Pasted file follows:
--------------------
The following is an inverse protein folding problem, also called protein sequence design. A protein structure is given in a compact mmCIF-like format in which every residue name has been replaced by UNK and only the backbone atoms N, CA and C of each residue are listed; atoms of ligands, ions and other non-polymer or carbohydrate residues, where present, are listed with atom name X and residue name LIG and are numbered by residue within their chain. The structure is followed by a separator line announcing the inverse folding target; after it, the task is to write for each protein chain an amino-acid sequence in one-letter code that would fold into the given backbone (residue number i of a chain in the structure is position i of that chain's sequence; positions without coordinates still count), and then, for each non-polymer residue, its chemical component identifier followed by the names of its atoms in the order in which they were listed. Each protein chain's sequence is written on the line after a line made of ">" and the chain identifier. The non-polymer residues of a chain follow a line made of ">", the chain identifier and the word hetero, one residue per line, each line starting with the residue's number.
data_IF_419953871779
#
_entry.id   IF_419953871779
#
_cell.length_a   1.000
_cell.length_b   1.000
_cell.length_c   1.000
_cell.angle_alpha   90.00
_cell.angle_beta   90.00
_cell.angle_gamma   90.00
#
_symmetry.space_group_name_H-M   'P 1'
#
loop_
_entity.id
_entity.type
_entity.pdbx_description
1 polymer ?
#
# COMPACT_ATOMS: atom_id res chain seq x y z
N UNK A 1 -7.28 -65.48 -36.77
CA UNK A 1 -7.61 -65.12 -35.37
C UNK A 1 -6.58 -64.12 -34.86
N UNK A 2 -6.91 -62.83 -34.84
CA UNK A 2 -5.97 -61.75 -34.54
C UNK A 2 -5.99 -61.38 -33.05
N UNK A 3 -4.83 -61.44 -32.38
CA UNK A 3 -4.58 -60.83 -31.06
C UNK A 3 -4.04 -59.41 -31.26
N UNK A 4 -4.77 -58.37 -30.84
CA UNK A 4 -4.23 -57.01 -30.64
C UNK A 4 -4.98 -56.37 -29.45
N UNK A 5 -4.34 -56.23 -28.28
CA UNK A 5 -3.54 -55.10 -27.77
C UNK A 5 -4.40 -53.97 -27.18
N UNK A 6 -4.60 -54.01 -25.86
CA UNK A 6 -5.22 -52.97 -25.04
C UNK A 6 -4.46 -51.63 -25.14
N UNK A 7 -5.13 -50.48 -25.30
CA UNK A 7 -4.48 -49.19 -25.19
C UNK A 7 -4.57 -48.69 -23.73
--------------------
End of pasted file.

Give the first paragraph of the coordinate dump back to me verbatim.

The following is an inverse protein folding problem, also called protein sequence design. A protein structure is given in a compact mmCIF-like format in which every residue name has been replaced by UNK and only the backbone atoms N, CA and C of each residue are listed; atoms of ligands, ions and other non-polymer or carbohydrate residues, where present, are listed with atom name X and residue name LIG and are numbered by residue within their chain. The structure is followed by a separator line announcing the inverse folding target; after it, the task is to write for each protein chain an amino-acid sequence in one-letter code that would fold into the given backbone (residue number i of a chain in the structure is position i of that chain's sequence; positions without coordinates still count), and then, for each non-polymer residue, its chemical component identifier followed by the names of its atoms in the order in which they were listed. Each protein chain's sequence is written on the line after a line made of ">" and the chain identifier. The non-polymer residues of a chain follow a line made of ">", the chain identifier and the word hetero, one residue per line, each line starting with the residue's number.